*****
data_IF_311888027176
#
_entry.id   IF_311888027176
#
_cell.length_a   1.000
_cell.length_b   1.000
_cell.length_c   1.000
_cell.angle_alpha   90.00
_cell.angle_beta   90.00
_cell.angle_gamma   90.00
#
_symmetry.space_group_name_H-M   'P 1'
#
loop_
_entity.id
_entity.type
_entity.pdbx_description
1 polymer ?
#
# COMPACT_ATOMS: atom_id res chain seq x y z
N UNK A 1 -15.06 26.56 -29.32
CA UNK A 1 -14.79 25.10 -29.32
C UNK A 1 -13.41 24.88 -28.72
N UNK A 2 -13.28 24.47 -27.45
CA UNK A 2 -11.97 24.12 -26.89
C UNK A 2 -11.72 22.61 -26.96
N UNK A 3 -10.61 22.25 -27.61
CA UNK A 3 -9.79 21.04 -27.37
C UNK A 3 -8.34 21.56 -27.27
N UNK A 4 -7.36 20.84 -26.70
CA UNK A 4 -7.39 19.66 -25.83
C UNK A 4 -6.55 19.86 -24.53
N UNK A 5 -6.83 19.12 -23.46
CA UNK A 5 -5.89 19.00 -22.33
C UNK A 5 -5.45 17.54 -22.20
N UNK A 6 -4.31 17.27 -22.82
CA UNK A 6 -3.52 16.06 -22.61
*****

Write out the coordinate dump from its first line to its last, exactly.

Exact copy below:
data_IF_311888027176
#
_entry.id   IF_311888027176
#
_cell.length_a   1.000
_cell.length_b   1.000
_cell.length_c   1.000
_cell.angle_alpha   90.00
_cell.angle_beta   90.00
_cell.angle_gamma   90.00
#
_symmetry.space_group_name_H-M   'P 1'
#
loop_
_entity.id
_entity.type
_entity.pdbx_description
1 polymer ?
#
# COMPACT_ATOMS: atom_id res chain seq x y z
N UNK A 1 -15.06 26.56 -29.32
CA UNK A 1 -14.79 25.10 -29.32
C UNK A 1 -13.41 24.88 -28.72
N UNK A 2 -13.28 24.47 -27.45
CA UNK A 2 -11.97 24.12 -26.89
C UNK A 2 -11.72 22.61 -26.96
N UNK A 3 -10.61 22.25 -27.61
CA UNK A 3 -9.79 21.04 -27.37
C UNK A 3 -8.34 21.56 -27.27
N UNK A 4 -7.36 20.84 -26.70
CA UNK A 4 -7.39 19.66 -25.83
C UNK A 4 -6.55 19.86 -24.53
N UNK A 5 -6.83 19.12 -23.46
CA UNK A 5 -5.89 19.00 -22.33
C UNK A 5 -5.45 17.54 -22.20
N UNK A 6 -4.31 17.27 -22.82
CA UNK A 6 -3.52 16.06 -22.61